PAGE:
• Defense in depth trades space for time through the use of maneuver; its operational goal is to sustain a durable defense

Preemptive strikes are an effective strategy against both non-territorial and territorial aggression, but extremely risky and difficult to execute. Above all, they require sustained and heavy investment in advanced systems designed to detect surprise attacks (including intelligence, military reconnaissance and surveillance, concealment and deception, and electronic warfare capabilities) long-range precision weaponry (missiles, aircraft, “smart” artillery, satellite-guided targeting) and quick-reaction forces, especially special operations, amphibious and airborne assault units.

Only an army with these powerful information-gathering and assault capabilities (requiring ultramodern equipment) can count on being able to effectively disrupt an aggressor’s preparations, forcing a delay or even cancellation of a planned attack. The Israeli Defense Forces show that such results are achievable, though they are easier to obtain against technologically less advanced opponents. As a rule, countries that rely on the doctrine of preemptive attack to deter aggression should enjoy at least military parity with their adversaries.

Frontal or linear defense works against territorial aggression but is ineffective against non-territorial attacks. This strategic concept requires the main body of the defending forces to be deployed well forward along a potential aggressor’s likely axes of advance, to halt the attack as close as possible to the border and keep friendly territory from being occupied. Reserves are used to reinforce the main line of resistance.

Linear defense has been condemned by just about every theorist of war from Sun Tzu to Carl von Clausewitz.

The weakness of linear defense is that uncertainty about the location of the enemy’s main thrust forces the defender to cover every threatened spot, resulting in an overstretched front line. Only strong intelligence-gathering capabilities (as with the preemptive strike strategy) would allow timely deployment of the bulk of the defending force against the opponent’s main line of attack. Otherwise, the defender is doomed to a strung-out cordon along the entire border. This method has been condemned by just about every theorist and practitioner of war – from Sun Tzu to Carl von Clausewitz – as the weakest form of defense. Piercing the line at any point must lead to the encirclement of the defending force near the border and rapid loss of the war (as shown by France’s two catastrophic defeats at Sedan in 1870 and 1940).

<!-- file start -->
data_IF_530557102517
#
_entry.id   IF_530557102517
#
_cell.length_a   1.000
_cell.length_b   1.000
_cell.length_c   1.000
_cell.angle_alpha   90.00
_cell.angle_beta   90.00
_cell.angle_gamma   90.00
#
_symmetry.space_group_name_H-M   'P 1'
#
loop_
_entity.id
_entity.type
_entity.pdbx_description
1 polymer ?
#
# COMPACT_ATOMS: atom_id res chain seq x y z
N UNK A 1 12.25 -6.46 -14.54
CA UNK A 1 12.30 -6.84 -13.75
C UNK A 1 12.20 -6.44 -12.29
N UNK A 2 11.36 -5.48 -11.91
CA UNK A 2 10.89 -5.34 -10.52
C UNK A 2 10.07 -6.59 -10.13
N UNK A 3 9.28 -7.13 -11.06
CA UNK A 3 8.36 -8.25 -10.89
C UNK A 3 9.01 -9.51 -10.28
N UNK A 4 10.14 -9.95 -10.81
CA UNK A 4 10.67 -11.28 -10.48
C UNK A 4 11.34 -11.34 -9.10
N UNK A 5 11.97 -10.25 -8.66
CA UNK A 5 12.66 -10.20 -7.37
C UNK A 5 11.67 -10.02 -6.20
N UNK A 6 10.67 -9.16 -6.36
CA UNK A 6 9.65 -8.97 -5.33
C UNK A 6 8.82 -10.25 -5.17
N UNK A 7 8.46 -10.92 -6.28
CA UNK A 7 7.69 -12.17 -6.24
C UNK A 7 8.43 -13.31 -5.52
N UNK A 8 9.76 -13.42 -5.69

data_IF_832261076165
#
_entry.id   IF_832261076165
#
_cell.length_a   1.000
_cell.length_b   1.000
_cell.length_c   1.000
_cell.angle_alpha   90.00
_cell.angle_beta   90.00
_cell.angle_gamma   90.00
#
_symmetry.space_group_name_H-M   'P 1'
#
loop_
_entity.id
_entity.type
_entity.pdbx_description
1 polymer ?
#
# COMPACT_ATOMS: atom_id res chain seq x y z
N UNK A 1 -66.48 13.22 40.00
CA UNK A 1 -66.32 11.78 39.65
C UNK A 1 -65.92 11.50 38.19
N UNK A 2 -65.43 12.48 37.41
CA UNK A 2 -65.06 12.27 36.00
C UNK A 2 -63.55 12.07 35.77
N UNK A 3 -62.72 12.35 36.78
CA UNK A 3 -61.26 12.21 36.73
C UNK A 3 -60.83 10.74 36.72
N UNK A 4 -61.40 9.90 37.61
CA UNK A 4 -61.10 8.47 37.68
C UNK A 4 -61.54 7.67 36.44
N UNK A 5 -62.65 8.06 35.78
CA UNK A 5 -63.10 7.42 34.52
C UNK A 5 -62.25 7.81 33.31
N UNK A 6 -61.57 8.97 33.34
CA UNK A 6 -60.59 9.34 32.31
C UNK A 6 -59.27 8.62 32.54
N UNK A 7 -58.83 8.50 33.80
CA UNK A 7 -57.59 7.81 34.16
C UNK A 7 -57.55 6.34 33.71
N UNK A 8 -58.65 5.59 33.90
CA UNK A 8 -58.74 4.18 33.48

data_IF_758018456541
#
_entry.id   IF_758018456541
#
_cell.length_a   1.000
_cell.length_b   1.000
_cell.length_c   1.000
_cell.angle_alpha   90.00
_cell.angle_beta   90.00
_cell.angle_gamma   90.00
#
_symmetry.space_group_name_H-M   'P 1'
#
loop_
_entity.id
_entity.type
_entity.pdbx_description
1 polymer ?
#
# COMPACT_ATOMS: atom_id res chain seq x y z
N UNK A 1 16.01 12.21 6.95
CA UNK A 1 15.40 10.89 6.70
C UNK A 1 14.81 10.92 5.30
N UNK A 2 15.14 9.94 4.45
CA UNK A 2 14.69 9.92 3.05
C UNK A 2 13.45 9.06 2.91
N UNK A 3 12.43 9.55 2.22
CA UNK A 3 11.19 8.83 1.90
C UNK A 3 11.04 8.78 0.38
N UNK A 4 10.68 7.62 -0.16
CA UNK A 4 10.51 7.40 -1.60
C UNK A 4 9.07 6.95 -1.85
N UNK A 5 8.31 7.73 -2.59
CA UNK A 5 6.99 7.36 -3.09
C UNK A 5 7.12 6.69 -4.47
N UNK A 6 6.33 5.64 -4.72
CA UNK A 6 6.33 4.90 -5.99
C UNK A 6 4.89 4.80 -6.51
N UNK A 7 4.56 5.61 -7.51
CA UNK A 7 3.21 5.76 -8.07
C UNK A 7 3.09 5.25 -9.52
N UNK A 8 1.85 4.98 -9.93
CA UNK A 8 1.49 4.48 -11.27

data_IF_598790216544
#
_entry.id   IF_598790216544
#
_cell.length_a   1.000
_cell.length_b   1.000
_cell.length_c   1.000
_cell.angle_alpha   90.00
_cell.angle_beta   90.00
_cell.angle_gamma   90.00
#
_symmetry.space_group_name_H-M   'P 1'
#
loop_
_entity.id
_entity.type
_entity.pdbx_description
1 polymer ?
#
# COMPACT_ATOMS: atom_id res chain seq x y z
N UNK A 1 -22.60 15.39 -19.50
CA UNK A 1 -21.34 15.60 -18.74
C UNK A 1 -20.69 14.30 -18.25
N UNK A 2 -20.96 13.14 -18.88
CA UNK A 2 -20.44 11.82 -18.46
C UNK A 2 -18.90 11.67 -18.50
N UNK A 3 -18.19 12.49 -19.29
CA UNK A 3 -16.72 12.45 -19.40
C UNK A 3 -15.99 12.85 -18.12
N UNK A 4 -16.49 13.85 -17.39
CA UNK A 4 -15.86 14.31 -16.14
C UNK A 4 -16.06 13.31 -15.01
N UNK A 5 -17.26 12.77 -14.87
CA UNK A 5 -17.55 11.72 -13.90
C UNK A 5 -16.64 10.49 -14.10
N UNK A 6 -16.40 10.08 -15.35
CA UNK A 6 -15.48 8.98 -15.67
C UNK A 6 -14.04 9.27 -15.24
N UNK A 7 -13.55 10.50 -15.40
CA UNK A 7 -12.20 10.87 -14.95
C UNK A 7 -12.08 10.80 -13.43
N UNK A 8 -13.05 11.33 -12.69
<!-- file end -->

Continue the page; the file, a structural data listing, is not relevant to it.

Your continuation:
Polish and U.S. commanders during a NATO training exercise in Poland
Poland, with the largest army on NATO’s northeast flank, should probably exercise operational command there. Here the country’s then armed forces commander, General Miroslaw Rozanski (L), hosts his counterpart, U.S. Army Chief of Staff General Mark Milley (C), in 2016. © dpa

Defense in depth is essentially a way to buy time with space. It allows the defender to avoid quick defeat at the hands of a stronger opponent, dodging the impact of his first blow by withdrawing into the strategic hinterland. It is also a method for minimizing the effect of surprise and the aggressor’s advantage of choosing time and place.

In this concept, defense in the threatened forward areas is assigned to a screening force, whose job is to identify, channel and delay the enemy’s chief thrust, thus giving the main body time to organize an effective defense further back and prepare a counterattack. The strategic deployment is a reverse image of frontal defense: light units are positioned forward along the key avenues of attack, while the main force is held back, initially dispersed but capable of rapid concentration against the enemy’s main effort. As a bonus, deep deployments of this sort are better suited to coping with non-territorial aggression than frontal or linear defenses.



Scenario 1: Preemption

Which form of strategic defense best serves NATO’s need for an effective deterrent under the current circumstances, when the most probable threat is a limited surprise attack?

NATO certainly has the capability to stage a strategic preemptive strike. The strength and quality of its armed forces is sufficient to organize such an operation with the necessary intelligence and assault assets. There are two big “buts,” however – political will and operational feasibility.

It seems highly doubtful that any multinational defense organization could decide consensually on a preemptive strike before war erupts, especially if it was to be elevated to the status of strategic doctrine. This sort of determination is much easier to make on the national level. Examples include Israel and the use of U.S. military units in antiterrorist operations under Presidents George W. Bush and Barack Obama.

It is true that some nuclear powers have not ruled out a first strike, which is perhaps why none has proposed banning the doctrine. However, it is hard to imagine NATO making such a decision, even using conventional weapons, if it meant running the risk of full-scale war. Quite simply, this would require the alliance to accept the need for a nuclear first strike, as well as for concentrating large numbers of assault troops near the border – either on a permanent basis or immediately before the outbreak. Neither option seems plausible today.

The second consideration is whether a preemptive strike is a suitable and proportionate response to limited territorial aggression, let alone non-territorial, below-the-threshold attacks. Launching a spoiling attack against a nuclear power necessarily involves readiness for total war, since the availability of tactical nuclear weapons makes the line between conventional and nuclear war very fine indeed. As a practical matter, that alone eliminates preemptive action as a strategic option for NATO.